Following the wreck, Greene sued the DOT, alleging that it failed to adequately warn of the road closure, did not properly inspect and maintain the roadway, and was otherwise negligent.   Moving for summary judgment, the DOT argued that Greene saw-but ignored-a “Road Closed” warning before colliding with the excavated dirt.   The trial court agreed and granted the DOT's motion.   We find no error.

To support his claim, Greene offered testimony from a traffic engineer, who asserted that applicable engineering standards required the DOT to place barricades in the center of the roadway to prevent motorists from entering the construction site.   The engineer further testified that the DOT should have inspected the area every 24 hours to make sure the barricades were properly positioned, should have clearly marked the mound of excavated dirt, and should have notified the Wilkinson County Sheriff's Office that it had closed Route 29.

As we have previously held, however, “where a person is engaged in potentially dangerous conduct and does not know what he is doing but forges ahead to do it anyway, it cannot be reasonable, proper or warranted to do it.” 3  In this case, the DOT offered evidence that it erected three sets of barricades marked “Road Closed” at various points on Route 29.   Although Greene did not recall seeing all three sets of barricades, he did not dispute their existence, and Hester testified that they passed the three sets as they traveled down Route 29.   These barricades did not block the entire roadway, but the final set was at least partially in the lane of travel on both sides of the road, and Greene had to cross the center line to avoid it.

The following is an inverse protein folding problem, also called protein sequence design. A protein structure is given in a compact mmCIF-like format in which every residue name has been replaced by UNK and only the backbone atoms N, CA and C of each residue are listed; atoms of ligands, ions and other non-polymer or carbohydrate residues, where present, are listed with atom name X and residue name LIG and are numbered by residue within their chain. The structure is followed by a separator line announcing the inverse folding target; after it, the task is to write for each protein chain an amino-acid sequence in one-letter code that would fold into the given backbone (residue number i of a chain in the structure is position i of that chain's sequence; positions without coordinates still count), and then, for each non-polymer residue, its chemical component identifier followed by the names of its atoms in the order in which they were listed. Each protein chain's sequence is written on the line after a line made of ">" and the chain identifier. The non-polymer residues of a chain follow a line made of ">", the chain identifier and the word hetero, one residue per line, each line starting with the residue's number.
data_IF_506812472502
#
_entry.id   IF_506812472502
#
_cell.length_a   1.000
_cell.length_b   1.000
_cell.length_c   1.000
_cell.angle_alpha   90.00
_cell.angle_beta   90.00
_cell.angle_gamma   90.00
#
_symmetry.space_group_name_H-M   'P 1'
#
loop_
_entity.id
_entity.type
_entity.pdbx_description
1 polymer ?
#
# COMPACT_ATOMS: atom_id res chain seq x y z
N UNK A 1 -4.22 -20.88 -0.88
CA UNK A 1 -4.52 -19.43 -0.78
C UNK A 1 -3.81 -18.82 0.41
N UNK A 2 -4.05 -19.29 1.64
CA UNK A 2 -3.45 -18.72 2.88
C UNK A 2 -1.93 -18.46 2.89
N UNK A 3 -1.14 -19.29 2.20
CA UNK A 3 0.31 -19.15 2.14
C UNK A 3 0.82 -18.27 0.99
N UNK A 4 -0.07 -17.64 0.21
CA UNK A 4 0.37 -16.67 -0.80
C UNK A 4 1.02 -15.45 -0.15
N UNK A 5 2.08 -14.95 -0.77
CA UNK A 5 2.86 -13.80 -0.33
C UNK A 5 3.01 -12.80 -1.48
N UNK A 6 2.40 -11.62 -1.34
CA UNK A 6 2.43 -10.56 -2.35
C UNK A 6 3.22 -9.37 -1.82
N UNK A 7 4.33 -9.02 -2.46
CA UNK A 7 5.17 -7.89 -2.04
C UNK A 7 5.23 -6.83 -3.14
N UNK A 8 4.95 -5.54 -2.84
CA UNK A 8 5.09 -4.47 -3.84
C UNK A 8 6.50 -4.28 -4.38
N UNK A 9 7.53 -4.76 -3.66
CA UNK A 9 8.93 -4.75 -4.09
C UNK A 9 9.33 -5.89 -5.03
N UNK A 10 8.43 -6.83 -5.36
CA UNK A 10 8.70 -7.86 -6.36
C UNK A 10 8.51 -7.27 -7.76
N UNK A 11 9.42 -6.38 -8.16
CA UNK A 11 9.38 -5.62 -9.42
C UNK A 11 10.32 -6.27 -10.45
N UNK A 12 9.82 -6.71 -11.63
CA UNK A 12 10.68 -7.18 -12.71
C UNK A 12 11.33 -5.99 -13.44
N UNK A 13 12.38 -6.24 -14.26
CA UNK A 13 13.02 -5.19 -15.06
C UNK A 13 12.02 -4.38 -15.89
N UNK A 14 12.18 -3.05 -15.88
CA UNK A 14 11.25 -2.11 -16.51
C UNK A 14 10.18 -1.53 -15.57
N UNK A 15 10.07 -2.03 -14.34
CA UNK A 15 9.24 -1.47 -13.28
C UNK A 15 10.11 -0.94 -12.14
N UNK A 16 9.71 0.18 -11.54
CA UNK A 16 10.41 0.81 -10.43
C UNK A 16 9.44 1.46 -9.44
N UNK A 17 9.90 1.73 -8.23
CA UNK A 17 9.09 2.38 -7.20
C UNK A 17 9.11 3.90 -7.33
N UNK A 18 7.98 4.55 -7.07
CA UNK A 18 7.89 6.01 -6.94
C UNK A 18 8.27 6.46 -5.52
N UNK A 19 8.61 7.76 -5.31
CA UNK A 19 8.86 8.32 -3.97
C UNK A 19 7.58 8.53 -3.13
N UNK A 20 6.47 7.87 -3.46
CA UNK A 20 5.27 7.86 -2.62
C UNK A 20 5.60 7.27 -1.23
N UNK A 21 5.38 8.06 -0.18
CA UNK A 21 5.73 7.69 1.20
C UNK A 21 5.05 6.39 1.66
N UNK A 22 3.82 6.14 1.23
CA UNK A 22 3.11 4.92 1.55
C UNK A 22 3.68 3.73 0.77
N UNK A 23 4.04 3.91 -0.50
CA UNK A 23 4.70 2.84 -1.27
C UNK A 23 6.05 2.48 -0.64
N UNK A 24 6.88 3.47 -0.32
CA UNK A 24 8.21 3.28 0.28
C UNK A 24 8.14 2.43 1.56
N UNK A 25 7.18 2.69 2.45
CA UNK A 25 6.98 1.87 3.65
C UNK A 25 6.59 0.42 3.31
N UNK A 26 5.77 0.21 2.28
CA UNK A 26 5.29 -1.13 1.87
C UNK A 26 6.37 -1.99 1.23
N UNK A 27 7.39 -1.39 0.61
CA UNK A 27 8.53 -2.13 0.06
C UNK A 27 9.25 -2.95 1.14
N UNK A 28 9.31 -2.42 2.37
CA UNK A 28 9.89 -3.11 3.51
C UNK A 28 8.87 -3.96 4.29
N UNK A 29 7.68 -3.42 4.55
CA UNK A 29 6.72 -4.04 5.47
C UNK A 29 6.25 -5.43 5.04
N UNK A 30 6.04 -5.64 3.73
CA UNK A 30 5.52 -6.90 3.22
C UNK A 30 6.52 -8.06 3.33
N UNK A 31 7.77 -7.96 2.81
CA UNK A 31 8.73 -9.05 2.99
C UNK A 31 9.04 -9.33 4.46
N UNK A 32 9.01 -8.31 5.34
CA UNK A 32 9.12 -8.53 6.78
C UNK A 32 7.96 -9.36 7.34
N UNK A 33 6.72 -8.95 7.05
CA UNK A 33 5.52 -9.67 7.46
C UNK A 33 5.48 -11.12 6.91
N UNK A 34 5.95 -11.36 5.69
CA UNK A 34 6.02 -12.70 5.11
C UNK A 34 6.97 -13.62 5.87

One set of barricades had a Road Closed sign indicating that local traffic could pass, while the other two sets stated simply:  “Road Closed.”   The DOT also erected a road-side “Road Closed” sign along the route.   Greene's testimony raises some question about the order of the signs.   Even construed favorably to Greene, however, the evidence shows he continued past several “Road Closed” warnings and maneuvered around the final barricades at a high rate of speed.

Under these circumstances, we agree with the trial court that the DOT's placement and maintenance of its barricades did not proximately cause Greene's injuries.   Rather, Greene ignored “Road Closed” signs and several barricades, unreasonably choosing to forge ahead.   We recognize that the DOT could have completely blocked the roadway.   But Greene's decision to speed through the barricades, particularly the final set, “was unreasonable as a matter of law, and was not a hazard which the DOT should reasonably have foreseen.” 4

The evidence also undermines any claim that the wreck resulted from a lack of reflective markings on the dirt mound.   Hester asserted that the mound was not visible until the patrol car was “on it.”   He further testified:  “[I]f there had ․ been a barrel or a barricade right at the dirt or something reflective right at the dirt, we more than likely wouldn't have hit it because the lights would have shined off of it.”   Greene, however, candidly testified that he saw the hazard when he “rounded the curve and headlights illuminated a dirt bank.”   He immediately applied his brakes, but could not stop.